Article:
Enforcement is key to making the TRI meaningful, according to Gartner. “Because if this law is just an empty promise to communities, it’s really not going to do anything. The facilities have to know that if they don’t comply, there will be enforcement,” she said. “So they have to be honest about the level of PFAS they’re manufacturing using and releasing.”
The EPA’s Carroll said the agency is doing all it can to address the PFAS problem.”EPA is leveraging the full range of statutory authorities to confront the human health and ecological risks of PFAS,” Carroll wrote. “These actions include a regulatory process to remove exemptions and exclusions that limit the quality of TRI data, expanded unregulated contaminant monitoring of 29 PFAS in more drinking water systems and at lower levels than ever before, and a commitment to use enforcement tools to better identify and address PFAS releases at facilities.”
The discovery that huge amounts of PFAS-contaminated waste are escaping the EPA’s chemical tracking system comes just as the agency has begun to acknowledge the extreme toxicity of these industrial chemicals. The drinking water advisories the agency set in June are just .004 parts per trillion for PFOA and .02 parts per trillion for PFOS — which are roughly 1,000 times lower than the previous standard and below the current limits of detection.
The updated advisories are likely to mean that everyone encounters chemicals at levels above what the EPA has deemed safe. “My guess is that there are no people on the planet who have that kind of low exposure,” said physician and environmental health researcher Philippe Grandjean.
Grandjean, who studies the immune effects of PFAS, has known for years that extremely low levels of the chemicals can be dangerous. In 2008, he noticed a study that showed that mice exposed to the chemicals had decreased immune function. And in 2012, he documented the same phenomenon in children living in the Faroe Islands.
By analyzing the blood of children before and after they were vaccinated for tetanus and diphtheria, he found that those with lower levels of PFAS had stronger responses to vaccinations. His findings, which were published in the peer-reviewed Journal of the American Medical Association in 2012, were striking: Among 7-year-olds who had been vaccinated against diphtheria, higher levels of PFAS were associated with lower levels of antibodies to those diseases. For each doubling of exposure to the chemicals, the risk that the vaccine didn’t take increased two- to four-fold.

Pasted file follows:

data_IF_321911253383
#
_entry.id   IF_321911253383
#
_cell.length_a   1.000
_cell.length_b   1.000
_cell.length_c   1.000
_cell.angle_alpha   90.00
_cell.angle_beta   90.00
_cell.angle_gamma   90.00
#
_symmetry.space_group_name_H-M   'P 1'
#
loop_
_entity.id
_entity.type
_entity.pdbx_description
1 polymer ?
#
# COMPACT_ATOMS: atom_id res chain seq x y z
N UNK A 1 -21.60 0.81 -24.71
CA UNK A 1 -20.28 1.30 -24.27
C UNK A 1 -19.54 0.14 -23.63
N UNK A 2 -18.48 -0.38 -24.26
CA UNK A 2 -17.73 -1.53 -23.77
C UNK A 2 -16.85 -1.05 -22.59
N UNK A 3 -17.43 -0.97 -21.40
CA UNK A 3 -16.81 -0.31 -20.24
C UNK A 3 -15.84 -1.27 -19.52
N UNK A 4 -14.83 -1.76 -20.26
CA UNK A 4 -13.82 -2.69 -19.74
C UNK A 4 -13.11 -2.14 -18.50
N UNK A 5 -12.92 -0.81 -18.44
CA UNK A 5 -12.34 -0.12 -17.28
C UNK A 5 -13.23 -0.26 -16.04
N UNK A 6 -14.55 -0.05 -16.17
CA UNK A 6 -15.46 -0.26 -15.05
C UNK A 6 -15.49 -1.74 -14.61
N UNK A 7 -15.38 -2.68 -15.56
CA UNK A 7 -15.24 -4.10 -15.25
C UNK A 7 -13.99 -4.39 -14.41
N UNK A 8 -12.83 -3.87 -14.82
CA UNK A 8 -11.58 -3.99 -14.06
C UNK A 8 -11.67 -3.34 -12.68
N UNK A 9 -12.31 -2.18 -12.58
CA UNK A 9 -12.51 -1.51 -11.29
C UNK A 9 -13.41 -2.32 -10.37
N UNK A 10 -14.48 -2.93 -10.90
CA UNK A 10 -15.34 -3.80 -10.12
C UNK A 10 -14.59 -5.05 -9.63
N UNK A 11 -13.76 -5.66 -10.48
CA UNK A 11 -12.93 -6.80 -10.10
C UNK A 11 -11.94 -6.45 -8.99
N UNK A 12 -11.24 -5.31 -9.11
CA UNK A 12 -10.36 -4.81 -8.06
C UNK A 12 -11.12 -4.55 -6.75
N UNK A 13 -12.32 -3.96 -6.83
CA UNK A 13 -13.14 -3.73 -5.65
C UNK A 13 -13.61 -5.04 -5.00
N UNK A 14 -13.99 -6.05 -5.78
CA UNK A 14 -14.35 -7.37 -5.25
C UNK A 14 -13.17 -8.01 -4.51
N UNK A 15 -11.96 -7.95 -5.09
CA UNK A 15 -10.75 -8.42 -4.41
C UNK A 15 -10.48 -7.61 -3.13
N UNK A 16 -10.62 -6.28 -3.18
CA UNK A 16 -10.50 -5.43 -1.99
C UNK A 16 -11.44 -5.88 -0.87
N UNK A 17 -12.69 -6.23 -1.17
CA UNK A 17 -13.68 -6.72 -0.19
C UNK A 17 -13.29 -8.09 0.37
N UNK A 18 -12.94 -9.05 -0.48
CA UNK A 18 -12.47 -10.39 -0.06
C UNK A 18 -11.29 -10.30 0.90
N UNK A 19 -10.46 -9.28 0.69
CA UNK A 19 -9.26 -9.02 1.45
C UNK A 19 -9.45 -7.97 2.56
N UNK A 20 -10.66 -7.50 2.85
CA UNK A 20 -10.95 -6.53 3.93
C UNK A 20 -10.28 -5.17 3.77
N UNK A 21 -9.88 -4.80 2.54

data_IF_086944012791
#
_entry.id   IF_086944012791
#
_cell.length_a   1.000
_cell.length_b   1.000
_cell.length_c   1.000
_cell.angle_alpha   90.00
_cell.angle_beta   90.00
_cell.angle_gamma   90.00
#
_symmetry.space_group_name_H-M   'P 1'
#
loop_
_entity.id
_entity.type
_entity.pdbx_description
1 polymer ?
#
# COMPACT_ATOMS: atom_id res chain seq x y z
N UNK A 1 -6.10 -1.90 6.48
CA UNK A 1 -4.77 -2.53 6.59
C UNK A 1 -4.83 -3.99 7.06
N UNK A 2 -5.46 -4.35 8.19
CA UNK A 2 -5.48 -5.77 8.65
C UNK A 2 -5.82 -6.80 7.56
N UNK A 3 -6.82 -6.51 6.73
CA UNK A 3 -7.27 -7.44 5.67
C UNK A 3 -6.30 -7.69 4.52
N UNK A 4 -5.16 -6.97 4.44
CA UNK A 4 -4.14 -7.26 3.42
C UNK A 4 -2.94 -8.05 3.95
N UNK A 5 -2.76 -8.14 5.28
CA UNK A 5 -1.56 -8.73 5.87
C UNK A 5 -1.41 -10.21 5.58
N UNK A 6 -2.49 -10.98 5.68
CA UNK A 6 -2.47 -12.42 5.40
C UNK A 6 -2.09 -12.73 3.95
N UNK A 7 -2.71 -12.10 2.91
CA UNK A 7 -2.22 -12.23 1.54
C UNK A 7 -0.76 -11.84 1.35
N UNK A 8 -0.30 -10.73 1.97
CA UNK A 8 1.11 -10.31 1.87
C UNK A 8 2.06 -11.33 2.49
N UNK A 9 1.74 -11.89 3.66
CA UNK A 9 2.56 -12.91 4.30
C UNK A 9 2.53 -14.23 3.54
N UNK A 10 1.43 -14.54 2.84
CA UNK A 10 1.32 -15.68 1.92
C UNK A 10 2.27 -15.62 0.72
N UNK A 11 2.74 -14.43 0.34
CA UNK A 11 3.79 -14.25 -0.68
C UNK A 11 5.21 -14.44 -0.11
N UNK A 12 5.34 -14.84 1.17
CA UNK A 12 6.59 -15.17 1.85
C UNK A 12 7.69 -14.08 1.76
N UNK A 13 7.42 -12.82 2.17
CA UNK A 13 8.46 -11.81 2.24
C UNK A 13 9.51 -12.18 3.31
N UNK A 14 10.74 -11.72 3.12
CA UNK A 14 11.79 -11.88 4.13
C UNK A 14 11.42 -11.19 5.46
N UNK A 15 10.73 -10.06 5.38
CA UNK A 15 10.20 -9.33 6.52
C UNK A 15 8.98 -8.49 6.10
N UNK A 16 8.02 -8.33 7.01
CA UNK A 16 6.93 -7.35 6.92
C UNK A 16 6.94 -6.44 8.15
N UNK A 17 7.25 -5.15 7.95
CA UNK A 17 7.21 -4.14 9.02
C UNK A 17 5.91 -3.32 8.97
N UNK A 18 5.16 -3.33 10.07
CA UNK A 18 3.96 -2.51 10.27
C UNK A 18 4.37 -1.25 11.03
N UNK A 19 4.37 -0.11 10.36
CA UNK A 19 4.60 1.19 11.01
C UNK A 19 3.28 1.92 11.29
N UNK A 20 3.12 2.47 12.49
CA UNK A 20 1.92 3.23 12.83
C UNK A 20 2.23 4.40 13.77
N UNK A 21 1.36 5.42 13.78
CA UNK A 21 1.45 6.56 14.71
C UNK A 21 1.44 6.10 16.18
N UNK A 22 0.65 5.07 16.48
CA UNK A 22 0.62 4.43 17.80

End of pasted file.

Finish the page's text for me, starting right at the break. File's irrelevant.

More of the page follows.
The following year, Grandjean calculated that the safety levels for both PFOS and PFOA should be less than 1 part per trillion. Yet until June — more than a decade after Grandjean’s results were first published — the EPA’s official safety threshold sat at 70 parts per trillion.
A similar lag has plagued the EPA’s handling of PFAS waste reporting, according to environmental advocates. The agency has taken more than a decade to begin tracking the chemicals around the country, even though it was clear as far back as 1999 that some members of the class were toxic. By 2006, the EPA had helped craft a voluntary agreement with eight companies to phase out the use and production of PFOS and PFOA, two of the best-known PFAS compounds. At the time, the agency issued a press release stating that it was “initiating efforts to add PFOA and related chemicals to the Toxics Release Inventory.” But PFOA and PFOS were first added to the list of reportable chemicals in 2020, more than a decade after the EPA said it had begun the process.
“The failure to list PFAS on the TRI as soon as EPA knew how toxic and persistent they were was a major failure that led to the loss of lives,” said Gartner, who pointed to the EPA’s 2006 announcement that it had begun the process of adding two PFAS compounds to the inventory. “That didn’t actually happen until 2020 — so 14 years of delay in giving communities information about releases of PFOA and PFOS into their drinking water. And that’s unacceptable.”